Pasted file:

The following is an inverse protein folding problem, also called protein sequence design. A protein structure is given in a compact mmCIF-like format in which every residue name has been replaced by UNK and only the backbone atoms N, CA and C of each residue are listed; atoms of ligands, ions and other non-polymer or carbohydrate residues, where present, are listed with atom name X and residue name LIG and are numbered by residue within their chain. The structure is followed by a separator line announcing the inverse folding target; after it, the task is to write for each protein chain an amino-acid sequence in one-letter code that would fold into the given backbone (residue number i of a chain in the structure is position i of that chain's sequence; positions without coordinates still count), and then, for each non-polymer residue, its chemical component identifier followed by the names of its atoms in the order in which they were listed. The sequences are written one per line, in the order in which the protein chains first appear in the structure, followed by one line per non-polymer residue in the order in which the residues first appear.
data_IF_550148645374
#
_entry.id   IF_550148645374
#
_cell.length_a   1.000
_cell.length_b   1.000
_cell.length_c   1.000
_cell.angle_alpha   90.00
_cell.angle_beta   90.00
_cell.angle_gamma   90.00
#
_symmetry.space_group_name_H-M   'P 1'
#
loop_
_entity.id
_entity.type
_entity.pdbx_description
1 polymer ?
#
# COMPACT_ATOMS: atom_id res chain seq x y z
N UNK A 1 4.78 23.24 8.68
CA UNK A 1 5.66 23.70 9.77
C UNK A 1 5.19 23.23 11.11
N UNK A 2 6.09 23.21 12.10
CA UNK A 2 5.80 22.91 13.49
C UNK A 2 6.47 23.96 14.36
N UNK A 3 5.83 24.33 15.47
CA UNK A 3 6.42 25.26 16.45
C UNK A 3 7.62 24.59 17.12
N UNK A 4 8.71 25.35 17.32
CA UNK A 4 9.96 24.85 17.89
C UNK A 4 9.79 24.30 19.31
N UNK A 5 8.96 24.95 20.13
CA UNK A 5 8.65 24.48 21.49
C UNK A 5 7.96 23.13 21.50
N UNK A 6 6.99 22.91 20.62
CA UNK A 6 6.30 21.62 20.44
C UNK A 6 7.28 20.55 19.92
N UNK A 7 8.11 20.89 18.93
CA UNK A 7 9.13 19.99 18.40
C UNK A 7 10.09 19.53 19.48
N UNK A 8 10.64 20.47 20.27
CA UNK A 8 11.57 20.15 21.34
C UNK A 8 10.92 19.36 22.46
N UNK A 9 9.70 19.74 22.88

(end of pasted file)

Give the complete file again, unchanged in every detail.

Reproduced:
The following is an inverse protein folding problem, also called protein sequence design. A protein structure is given in a compact mmCIF-like format in which every residue name has been replaced by UNK and only the backbone atoms N, CA and C of each residue are listed; atoms of ligands, ions and other non-polymer or carbohydrate residues, where present, are listed with atom name X and residue name LIG and are numbered by residue within their chain. The structure is followed by a separator line announcing the inverse folding target; after it, the task is to write for each protein chain an amino-acid sequence in one-letter code that would fold into the given backbone (residue number i of a chain in the structure is position i of that chain's sequence; positions without coordinates still count), and then, for each non-polymer residue, its chemical component identifier followed by the names of its atoms in the order in which they were listed. The sequences are written one per line, in the order in which the protein chains first appear in the structure, followed by one line per non-polymer residue in the order in which the residues first appear.
data_IF_550148645374
#
_entry.id   IF_550148645374
#
_cell.length_a   1.000
_cell.length_b   1.000
_cell.length_c   1.000
_cell.angle_alpha   90.00
_cell.angle_beta   90.00
_cell.angle_gamma   90.00
#
_symmetry.space_group_name_H-M   'P 1'
#
loop_
_entity.id
_entity.type
_entity.pdbx_description
1 polymer ?
#
# COMPACT_ATOMS: atom_id res chain seq x y z
N UNK A 1 4.78 23.24 8.68
CA UNK A 1 5.66 23.70 9.77
C UNK A 1 5.19 23.23 11.11
N UNK A 2 6.09 23.21 12.10
CA UNK A 2 5.80 22.91 13.49
C UNK A 2 6.47 23.96 14.36
N UNK A 3 5.83 24.33 15.47
CA UNK A 3 6.42 25.26 16.45
C UNK A 3 7.62 24.59 17.12
N UNK A 4 8.71 25.35 17.32
CA UNK A 4 9.96 24.85 17.89
C UNK A 4 9.79 24.30 19.31
N UNK A 5 8.96 24.95 20.13
CA UNK A 5 8.65 24.48 21.49
C UNK A 5 7.96 23.13 21.50
N UNK A 6 6.99 22.91 20.62
CA UNK A 6 6.30 21.62 20.44
C UNK A 6 7.28 20.55 19.92
N UNK A 7 8.11 20.89 18.93
CA UNK A 7 9.13 19.99 18.40
C UNK A 7 10.09 19.53 19.48
N UNK A 8 10.64 20.47 20.27
CA UNK A 8 11.57 20.15 21.34
C UNK A 8 10.92 19.36 22.46
N UNK A 9 9.70 19.74 22.88